St Donats - St Donat
Nestling in a little wooded cwm below the walls of St Donat’s Castle is St Donat’s Church, originally erected by the de Hawey family when they built the castle in the 12th century. It is accessed through the grounds of Atlantic College, the first of the United World Colleges. The Welsh form of Donat is Dunwyd, but nothing is known of the saint. It is thought that the church could be dedicated to St. Donatus, a fourth century Roman nobleman who became bishop of Arezzo and died as a martyr about 361.
What we see in the present church are five stages of building. The round-headed chancel arch is part of the original 12th century church. The tower is early 14th century. The Lady or Stradling chapel on the north of the chancel is late 14th century. The chancel was rebuilt in the 15th century and the nave in the 16th. These stages of building correspond with the stages of building of the castle. The church was restored in 1878.
There are a number of interesting features in the church. The circular font, with fish scale ornament around the top is Norman. In the nave, a Tudor arch is over a small blocked up doorway; this is known as the ‘soldier’s door’ through which it is said Oliver Cromwell’s soldiers entered the church when they occupied the castle. Two long-living residents of the parish are commemorated in the porch – Francis Stych, who died in 1671 aged 108 years, and John Harry, who died in 1792 aged 110 years. The glass in the north window of the chancel is said to be from the 16th century and may have been imported. The decoration includes a cross, a martyr’s crown and the letter D in which is the letter S, signifying St Donat. With the exception of one, the other windows in the church contain Victorian stained glass, many in memory of members of the Stradling-Carne family. The exception is the glass in north window in the nave, which was designed by Roy Coomber and inserted in 2007 to commemorate the Millennium. The left roundel depicts St Donat’s Castle, reflecting the church’s close link with Atlantic College, students from which attend services. The right roundel shows an RNLI Atlantic class inshore rescue boat, designed by and named after the college, and reflects the Church’s long ministry to seafarers on the Glamorgan Heritage Coast, sailors from ship-wrecks being buried in many of the churchyards. A wheatsheaf symbolises the link the Church has with the local farming community.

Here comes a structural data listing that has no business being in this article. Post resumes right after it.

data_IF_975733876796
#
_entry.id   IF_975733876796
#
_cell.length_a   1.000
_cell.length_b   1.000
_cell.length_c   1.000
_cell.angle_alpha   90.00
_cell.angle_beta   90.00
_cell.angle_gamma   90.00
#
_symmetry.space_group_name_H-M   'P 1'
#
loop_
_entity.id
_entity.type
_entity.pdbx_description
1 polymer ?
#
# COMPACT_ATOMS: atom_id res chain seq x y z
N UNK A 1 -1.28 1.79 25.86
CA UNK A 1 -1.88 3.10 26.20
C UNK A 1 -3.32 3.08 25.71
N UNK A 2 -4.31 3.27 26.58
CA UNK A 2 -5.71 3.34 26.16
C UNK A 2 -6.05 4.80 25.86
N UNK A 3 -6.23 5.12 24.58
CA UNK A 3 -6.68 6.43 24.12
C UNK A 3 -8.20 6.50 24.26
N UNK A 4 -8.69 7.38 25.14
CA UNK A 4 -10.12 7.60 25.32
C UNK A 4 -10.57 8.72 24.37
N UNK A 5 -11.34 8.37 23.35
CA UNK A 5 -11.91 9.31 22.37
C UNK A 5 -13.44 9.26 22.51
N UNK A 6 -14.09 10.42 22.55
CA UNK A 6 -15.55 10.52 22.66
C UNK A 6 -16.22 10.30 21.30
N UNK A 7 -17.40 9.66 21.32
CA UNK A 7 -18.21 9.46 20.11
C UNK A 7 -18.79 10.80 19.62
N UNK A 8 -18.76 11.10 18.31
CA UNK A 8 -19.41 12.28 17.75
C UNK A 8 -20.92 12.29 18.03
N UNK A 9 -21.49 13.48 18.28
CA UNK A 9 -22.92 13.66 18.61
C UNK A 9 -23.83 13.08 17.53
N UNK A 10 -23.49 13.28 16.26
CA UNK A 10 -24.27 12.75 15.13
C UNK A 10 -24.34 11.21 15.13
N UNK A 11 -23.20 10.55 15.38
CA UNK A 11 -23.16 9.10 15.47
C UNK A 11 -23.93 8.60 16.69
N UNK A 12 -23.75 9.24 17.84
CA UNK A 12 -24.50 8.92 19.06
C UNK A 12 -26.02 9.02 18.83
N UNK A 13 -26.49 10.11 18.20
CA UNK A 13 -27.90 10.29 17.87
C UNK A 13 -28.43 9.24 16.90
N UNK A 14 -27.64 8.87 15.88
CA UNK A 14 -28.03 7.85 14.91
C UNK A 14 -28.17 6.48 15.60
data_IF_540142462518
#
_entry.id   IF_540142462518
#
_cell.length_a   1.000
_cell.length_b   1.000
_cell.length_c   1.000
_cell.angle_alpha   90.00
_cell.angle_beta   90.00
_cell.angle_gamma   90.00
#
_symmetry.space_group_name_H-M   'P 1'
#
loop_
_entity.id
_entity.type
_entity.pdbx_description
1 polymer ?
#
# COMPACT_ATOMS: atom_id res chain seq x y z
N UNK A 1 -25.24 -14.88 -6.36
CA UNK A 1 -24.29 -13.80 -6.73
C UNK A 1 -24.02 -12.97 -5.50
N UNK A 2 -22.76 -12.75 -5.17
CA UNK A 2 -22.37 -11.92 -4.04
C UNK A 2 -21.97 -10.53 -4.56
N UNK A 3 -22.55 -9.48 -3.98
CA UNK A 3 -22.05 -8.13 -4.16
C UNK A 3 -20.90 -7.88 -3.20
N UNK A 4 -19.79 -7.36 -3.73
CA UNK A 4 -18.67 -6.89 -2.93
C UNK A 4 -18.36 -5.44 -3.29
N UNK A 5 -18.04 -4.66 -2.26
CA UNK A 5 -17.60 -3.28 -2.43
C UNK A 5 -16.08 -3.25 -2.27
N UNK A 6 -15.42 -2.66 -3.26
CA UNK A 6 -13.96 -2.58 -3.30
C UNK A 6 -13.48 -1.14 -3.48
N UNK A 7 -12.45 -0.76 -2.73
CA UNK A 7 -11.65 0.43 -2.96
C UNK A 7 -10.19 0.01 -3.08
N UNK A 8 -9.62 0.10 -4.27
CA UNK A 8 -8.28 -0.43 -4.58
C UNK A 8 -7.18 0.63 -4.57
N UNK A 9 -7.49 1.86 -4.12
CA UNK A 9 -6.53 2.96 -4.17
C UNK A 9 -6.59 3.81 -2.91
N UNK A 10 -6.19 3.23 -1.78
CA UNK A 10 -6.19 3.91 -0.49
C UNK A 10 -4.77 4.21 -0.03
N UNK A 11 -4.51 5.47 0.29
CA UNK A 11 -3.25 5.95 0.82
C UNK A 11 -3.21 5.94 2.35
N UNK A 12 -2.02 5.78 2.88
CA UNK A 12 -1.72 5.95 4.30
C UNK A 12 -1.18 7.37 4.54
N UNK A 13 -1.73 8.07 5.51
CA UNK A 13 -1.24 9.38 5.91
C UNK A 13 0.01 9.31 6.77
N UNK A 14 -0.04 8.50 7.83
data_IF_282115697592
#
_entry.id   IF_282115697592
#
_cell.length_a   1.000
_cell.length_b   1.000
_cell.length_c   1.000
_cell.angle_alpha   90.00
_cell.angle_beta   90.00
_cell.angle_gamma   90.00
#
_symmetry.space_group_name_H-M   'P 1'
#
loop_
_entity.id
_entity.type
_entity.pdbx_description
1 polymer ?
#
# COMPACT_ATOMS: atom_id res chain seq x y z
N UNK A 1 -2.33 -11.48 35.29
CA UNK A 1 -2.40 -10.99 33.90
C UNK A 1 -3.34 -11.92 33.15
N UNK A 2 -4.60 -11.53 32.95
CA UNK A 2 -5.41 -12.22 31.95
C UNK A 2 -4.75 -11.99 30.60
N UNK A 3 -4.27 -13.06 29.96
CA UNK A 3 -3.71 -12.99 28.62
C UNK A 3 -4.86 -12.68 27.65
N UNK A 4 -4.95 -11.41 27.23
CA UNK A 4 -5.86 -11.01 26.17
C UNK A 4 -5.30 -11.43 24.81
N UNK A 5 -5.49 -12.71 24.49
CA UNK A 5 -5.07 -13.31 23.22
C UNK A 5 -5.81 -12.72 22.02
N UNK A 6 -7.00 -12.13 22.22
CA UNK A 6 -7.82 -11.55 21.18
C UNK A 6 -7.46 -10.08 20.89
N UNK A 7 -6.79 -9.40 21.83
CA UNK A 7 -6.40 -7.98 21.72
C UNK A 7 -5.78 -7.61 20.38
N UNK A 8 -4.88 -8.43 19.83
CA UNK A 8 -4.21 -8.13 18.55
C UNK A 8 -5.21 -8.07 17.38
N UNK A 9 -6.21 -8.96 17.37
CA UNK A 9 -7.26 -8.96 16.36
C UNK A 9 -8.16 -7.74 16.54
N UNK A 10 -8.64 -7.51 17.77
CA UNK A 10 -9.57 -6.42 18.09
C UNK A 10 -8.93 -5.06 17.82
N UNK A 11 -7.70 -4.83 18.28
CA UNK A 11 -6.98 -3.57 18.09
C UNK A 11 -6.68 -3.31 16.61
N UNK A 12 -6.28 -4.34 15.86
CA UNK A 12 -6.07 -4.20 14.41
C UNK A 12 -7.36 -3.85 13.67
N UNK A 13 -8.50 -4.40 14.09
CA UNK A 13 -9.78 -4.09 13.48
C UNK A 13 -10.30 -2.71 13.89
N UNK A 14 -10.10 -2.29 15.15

Unfortunately the Lady Chapel or Stradling Chapel, rebuilt by Sir Thomas Stradling in 1540 when it became the burial place of the Stradling family, is normally kept locked. In 1991 three painted panels showing various members of the Stradling family, were stolen. While they were recovered, they are now housed in the National Museum of Wales, Cardiff, with a photographic reproduction of one of the panels in the church. The panels were commissioned by Sir Edward Stradling and painted by an artist called Byrd in 1590. A 17th century marble monument to Sir Edward (died 1609) and his wife Agnes is on the north wall of the chapel, and in the centre of the chapel is a marble tomb-chest commemorating Sir Edward Stradling (died 1726) and Sir Thomas Stradling (died 1738), the last of the line.
On the south side of the churchyard is a 15th century Calvary cross, with the Crucifixion carved on one side and the crowned figure of the Virgin Mary on the other.
St Donat’s Church is listed Grade I ‘as an important early medieval church with the particularly fine Stradling Chapel and for its historic associations with St. Donat's Castle’.
Ordnance Survey Grid Reference: SS 93368 68064
Post-code (for Sat Nav): CF61 1YZ
Times of Sunday services: 11.15a.m.